Removing pitting from plane irons and chisels

Removing pitting from plane irons and chisels

Removing pitting can be a real pain, especially if it’s deep. A disc sander or belt sander, if careful, would be ideal for removing pitting but if you don’t have access to one of them, there is another way.

Lapping using long strips of coarse sandpaper on a flat surface will rapidly remove metal. Float glass would work best as the sandpaper can be stuck to it, reducing the amount of dubbing to the edges but any flat surface like a flat piece of plywood will also work.

The sandpaper will rapidly become covered in metal.

The easiest way to keep the sandpaper clean is to run a magnet wrapped in paper over the surface. The paper is important otherwise getting the magnet clean afterwards will be a pain. I use a small magnetic tool holder strip for this.

Simply lap the item applying reasonable pressure.

The above chisel took a few minutes.

Coarse sandpaper, especially if not stuck down, will dub the edges a little. Going up the grits will help but even going straight to a coarse stone shouldn’t take too long to fix.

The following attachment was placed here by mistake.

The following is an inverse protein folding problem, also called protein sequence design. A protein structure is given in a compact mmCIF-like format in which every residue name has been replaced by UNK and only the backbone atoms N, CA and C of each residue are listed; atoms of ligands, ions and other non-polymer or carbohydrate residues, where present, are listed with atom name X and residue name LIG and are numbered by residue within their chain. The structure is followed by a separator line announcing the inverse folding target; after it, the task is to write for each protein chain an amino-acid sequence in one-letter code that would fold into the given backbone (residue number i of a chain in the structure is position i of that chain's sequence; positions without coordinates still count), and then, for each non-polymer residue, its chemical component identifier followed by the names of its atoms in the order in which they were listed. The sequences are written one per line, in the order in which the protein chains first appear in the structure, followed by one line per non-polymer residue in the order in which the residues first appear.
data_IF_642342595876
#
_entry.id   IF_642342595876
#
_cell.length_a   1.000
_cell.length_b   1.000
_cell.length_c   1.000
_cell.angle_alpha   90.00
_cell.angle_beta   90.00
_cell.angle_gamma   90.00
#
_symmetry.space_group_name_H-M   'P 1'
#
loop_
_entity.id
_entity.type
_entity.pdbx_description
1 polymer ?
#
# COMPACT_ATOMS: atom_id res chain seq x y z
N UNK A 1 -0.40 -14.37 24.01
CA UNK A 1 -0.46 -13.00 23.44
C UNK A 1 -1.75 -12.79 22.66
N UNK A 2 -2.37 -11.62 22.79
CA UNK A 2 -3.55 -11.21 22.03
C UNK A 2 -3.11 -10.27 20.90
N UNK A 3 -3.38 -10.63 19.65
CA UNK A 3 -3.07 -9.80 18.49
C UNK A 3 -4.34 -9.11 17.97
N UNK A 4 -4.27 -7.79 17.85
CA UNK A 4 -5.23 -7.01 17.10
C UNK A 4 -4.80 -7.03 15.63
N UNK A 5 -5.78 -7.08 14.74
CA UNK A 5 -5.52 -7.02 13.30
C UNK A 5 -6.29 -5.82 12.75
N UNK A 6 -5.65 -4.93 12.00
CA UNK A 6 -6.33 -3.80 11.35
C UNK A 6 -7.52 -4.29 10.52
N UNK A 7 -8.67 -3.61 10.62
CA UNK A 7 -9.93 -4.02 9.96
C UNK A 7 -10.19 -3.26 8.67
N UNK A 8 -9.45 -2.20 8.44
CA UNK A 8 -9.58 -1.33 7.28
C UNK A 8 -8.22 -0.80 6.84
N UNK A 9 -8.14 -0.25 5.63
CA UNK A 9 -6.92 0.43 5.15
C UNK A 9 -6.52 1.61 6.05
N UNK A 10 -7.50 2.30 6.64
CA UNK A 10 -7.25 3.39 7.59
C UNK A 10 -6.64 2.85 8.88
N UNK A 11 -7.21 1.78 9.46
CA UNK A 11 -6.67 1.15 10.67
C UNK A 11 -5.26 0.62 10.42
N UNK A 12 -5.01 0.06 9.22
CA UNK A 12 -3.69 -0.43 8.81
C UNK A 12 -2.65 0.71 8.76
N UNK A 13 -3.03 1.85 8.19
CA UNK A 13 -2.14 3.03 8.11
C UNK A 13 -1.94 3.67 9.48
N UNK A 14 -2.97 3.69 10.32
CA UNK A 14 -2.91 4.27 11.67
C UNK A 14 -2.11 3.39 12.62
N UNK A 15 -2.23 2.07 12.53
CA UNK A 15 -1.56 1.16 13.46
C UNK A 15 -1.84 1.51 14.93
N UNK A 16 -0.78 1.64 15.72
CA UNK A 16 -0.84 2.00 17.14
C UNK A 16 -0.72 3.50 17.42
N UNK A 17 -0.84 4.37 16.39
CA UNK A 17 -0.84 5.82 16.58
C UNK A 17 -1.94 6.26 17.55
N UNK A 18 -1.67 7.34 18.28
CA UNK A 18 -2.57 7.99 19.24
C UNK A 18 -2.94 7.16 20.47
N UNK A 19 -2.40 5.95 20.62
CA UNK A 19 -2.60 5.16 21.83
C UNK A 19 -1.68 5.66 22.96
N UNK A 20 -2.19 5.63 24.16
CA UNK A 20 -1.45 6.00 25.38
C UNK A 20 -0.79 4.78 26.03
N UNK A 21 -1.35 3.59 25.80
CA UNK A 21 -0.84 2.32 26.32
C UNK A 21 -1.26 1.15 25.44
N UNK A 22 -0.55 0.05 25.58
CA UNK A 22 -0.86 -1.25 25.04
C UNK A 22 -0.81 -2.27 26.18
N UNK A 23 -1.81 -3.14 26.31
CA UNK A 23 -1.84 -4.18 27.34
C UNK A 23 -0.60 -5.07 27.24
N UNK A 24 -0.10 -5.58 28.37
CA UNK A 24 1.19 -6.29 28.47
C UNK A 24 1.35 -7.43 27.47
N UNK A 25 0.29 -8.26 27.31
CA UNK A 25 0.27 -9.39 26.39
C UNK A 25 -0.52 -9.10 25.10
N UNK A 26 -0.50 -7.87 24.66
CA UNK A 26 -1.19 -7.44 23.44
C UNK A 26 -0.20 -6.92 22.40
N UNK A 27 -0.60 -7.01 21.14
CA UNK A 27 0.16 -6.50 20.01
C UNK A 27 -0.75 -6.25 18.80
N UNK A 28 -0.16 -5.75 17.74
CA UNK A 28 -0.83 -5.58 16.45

Lapping can also generate quite a bit of heat, so you may need to take breaks or dunk the tool in water.

Be careful if a chisel or plane iron is laminated. The lamination is often not very thick and can be ground away, making removing deep pitting impossible without destroying the tool. If that is the case the chisel or plane iron can still be used for rough work.

Very pitted plane iron

Below is a before and after of a very pitted plane iron from a smoothing plane, it was worse than it looks. Iā€™d estimate the deepest pitting was over 0.5 mm!

The blade was laminated but luckily it had a very thick lamination of ~2 mm so still plenty left after lapping.

It took around about 2 hours and ~6 metres of 119mm sandpaper to do although I did lap the sole a plane a little too.

Lapping out the pitting dubbed the edges slightly, but it didn’t require too much work on the stones to sort out.

Iron after a little polishing. The dots are polishing compound.

The finished iron works very well. It wouldn’t have been worth it for a cheap iron but, at least to me, this one was worth saving.


Leave a Reply

Your email address will not be published. Required fields are marked *